THE WAY WE WERE: January 2022

Culled by Judy Garrison
With commentary by Jim Andrews
From January 1922 issues of
The Andes Recorder
100 Years Ago

WEEK IN AND ABOUT ANDES

Events of a week as chronicled by
the Man on the Street

There was a wreck on the Delaware & Northern just as the train was leaving Andes station Monday morning, and if there is such a thing as a lucky accident this was certainly one. Not one of the 20 passengers on the train received more than cuts and bruises, although the coach was ditched and went onto its side.

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Helen Pattberg, the eldest daughter of Mr. and Mrs. Walter Pattberg, had the misfortune to break her right leg Saturday afternoon while riding downhill at Judge Bruce’s place in Andes village. On the sleigh with her was her sister, Agnes, and Helen, who was steering turned out for another sleigh and collided with one of the big pine trees. The large bone of the leg was broken entirely off about four inches above the knee and the ends had slipped past each other. [Jim Andrews: The Pattburgs lived in the house directly behind Judge Bruce’s. Walter Pattburg was employed by the D&N Railroad.]

 

An old fashioned Farmers Dance will be held in Union Hall, Andes on Thursday evening, January 12. Come and enjoy yourself. Supper will be served and ladies are requested to bring cake. Good music. [JA: Union Hall was the Tin Horn Building and dances were held on the second floor.  I would assume that this was a square dance and the meal possibly a pot luck with dessert being requested of the ladies.]

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The ice harvest commenced Tuesday morning and the ice houses of Judge Bruce and the Andes Co-Op Dairy Co. are being filled with 10-inch ice from R. B. Seath’s pond above the village. [JA: The Judge Bruce’s ice house was located to the left of the abovementioned Pattburg house and burned in the 1960s. The ice harvest is evidence that mechanical refrigeration had not yet become available in Andes, since the electric power in 1922 was direct current provided by the community Delco plant which could not power a refrigeration unit.]

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Andes real estate transfers recorded are The First Presbyterian Church of Shavertown to Roman Catholic Diocese of Albany. $650

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The Shavertown Presbyterians announce the first service in their new church building for Sunday, January 22, at eleven a.m. Delivery of the windows has been promised and they are expected in a day or two. The bell of the new church will ring every Sunday for a brief period half an hour before every service and again at five minutes before each service. [JA: The windows are the same windows that were relocated to the Andes Presbyterian Church when the church was torn down for the construction of the Pepacton Reservoir. The church bell is now located in the front yard of the Andes church.]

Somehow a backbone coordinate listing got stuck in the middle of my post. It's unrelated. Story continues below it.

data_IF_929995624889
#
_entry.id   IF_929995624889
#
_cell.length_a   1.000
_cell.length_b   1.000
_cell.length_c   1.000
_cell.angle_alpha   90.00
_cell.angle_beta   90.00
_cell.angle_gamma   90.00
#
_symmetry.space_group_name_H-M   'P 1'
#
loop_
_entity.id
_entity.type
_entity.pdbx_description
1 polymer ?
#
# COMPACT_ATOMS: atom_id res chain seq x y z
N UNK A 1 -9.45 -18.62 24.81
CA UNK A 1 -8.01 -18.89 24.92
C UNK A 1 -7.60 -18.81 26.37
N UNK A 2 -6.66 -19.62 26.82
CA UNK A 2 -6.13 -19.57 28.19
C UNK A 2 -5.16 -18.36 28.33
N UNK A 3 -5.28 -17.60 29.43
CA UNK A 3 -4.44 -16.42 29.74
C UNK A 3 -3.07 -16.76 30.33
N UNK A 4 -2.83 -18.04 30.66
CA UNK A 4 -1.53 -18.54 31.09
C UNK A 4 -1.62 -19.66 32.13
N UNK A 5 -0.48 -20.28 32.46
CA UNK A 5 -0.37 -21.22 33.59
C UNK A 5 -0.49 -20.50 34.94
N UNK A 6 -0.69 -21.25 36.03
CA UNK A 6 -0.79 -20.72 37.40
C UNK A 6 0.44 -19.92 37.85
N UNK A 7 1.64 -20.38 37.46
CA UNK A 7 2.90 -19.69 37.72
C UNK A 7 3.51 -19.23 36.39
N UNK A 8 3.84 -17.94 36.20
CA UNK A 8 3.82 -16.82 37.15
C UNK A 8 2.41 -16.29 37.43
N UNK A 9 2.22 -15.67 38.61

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The Roman Catholics celebrated mass in their newly acquired church in Shavertown last Sunday morning at 11 o’clock. Rev. John M. McCall, of Arkville, officiated. Rev. John Neil Robertson of the Presbyterian church was present, and also George Fletcher, of Shavertown.

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Tuesday morning there was an explosion at Frank Liddle’s on the Tremperskill and his kitchen range was blown up. Mr. Liddle arose that morning and kindled the fire in the range and did not realize that the weather was cold. The water pipes in the stove had been frozen and soon after the fire was started there was a loud explosion and the stove was all blown to pieces. Fortunately no one was near the stove when the explosion came so no one was injured. [JA: This was not an unusual occurrence. With no central heat and stoves being allowed to go out overnight, pipes commonly froze. The kitchen range had a cast iron water jacket at one side of the stove’s firebox with  a water feed line going in and a pipe connected to the hot water holding tank which was usually located adjacent to the stove. When the water pipes connected to the water tank froze and a fire was built in the stove, the cast iron water jacket would build up pressure eventually rupturing the water jacket and causing an explosion. A similar event happened in the 1950s to Alida Cole, grandmother of Joyce Hall and Glenn Cole, when her stove exploded and drove one of the stove lids into the ceiling above the stove. That event also made the papers with an accompanying photo of the damage done to the ceiling.] 


Thursday at the mortgage foreclosure sale of the John Connor lot opposite the Firemen’s Hall in Andes village the property was bid off by Attorney Edward O’Connor, who held the mortgage, the price being $1,000. [JA: This was the lot which had been the site of three buildings which had previously burned to the ground due to arson. The Andes General Store now sits on that site.  The owner/arsonist had committed suicide while being held in jail.]-

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Harold F. Bouton, who has conducted the Legion restaurant in the S. T. Goodman building, has leased the Argonne Lunch from Frank Becker and is moving in. [JA: The Goodman building was the former Armstrong Mill building, with the Argonne Lunch having been located where Apple Tree Realty is now.]~